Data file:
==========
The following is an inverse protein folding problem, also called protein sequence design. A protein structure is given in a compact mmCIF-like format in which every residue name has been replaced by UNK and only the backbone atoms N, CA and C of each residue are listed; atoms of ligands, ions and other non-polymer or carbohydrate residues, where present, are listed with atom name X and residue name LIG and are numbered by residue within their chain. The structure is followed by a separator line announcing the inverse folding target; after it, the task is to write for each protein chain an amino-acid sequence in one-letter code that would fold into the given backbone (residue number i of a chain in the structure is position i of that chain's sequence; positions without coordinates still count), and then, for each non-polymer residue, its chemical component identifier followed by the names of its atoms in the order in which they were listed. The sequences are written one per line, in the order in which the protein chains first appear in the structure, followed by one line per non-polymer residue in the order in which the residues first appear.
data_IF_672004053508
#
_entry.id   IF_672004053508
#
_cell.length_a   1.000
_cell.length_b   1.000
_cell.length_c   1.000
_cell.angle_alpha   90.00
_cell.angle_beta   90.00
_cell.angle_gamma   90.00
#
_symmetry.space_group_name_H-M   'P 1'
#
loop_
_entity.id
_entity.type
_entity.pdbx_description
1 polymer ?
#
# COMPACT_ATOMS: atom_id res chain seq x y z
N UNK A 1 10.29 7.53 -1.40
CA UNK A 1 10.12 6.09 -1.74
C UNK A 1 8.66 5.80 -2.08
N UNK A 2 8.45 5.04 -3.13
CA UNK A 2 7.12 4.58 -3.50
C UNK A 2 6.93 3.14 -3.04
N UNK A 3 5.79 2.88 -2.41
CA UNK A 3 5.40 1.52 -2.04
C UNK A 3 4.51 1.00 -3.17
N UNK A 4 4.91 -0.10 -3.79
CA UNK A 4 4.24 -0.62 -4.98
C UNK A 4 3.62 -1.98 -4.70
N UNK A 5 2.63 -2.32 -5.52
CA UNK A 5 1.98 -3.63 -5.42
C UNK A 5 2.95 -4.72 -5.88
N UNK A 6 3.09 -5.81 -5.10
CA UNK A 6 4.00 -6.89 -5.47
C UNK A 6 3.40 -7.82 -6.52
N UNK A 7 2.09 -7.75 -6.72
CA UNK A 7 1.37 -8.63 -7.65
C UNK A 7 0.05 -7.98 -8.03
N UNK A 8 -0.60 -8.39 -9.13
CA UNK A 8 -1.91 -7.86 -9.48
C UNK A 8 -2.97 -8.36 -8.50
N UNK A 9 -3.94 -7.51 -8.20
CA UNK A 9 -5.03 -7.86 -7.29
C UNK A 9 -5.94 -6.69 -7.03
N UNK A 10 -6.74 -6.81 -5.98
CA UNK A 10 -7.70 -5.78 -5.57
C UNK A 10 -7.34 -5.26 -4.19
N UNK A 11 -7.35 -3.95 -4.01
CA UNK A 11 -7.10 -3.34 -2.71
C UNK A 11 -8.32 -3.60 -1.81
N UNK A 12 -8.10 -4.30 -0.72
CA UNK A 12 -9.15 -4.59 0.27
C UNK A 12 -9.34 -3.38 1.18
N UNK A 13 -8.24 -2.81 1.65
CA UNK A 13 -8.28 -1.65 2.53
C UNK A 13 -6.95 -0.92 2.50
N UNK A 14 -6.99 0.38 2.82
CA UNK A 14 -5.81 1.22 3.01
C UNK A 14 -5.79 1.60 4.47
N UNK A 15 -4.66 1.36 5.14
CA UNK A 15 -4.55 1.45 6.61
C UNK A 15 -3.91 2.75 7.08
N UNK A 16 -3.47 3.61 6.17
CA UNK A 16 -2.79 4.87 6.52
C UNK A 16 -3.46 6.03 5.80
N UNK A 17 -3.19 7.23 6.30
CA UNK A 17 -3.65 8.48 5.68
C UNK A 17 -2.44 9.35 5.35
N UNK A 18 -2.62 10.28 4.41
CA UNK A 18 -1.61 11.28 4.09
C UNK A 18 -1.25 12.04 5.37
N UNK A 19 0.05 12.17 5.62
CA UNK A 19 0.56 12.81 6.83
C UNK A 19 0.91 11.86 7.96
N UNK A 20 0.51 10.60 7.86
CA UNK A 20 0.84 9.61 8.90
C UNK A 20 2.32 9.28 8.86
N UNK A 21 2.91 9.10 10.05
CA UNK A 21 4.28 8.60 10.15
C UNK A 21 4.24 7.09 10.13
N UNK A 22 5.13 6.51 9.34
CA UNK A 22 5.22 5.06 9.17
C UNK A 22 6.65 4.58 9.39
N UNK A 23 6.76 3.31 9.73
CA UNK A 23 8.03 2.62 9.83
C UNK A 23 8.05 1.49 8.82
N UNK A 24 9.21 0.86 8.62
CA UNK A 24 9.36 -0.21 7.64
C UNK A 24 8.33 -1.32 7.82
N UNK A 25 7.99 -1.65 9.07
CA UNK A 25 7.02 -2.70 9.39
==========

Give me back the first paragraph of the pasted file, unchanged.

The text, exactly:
The following is an inverse protein folding problem, also called protein sequence design. A protein structure is given in a compact mmCIF-like format in which every residue name has been replaced by UNK and only the backbone atoms N, CA and C of each residue are listed; atoms of ligands, ions and other non-polymer or carbohydrate residues, where present, are listed with atom name X and residue name LIG and are numbered by residue within their chain. The structure is followed by a separator line announcing the inverse folding target; after it, the task is to write for each protein chain an amino-acid sequence in one-letter code that would fold into the given backbone (residue number i of a chain in the structure is position i of that chain's sequence; positions without coordinates still count), and then, for each non-polymer residue, its chemical component identifier followed by the names of its atoms in the order in which they were listed. The sequences are written one per line, in the order in which the protein chains first appear in the structure, followed by one line per non-polymer residue in the order in which the residues first appear.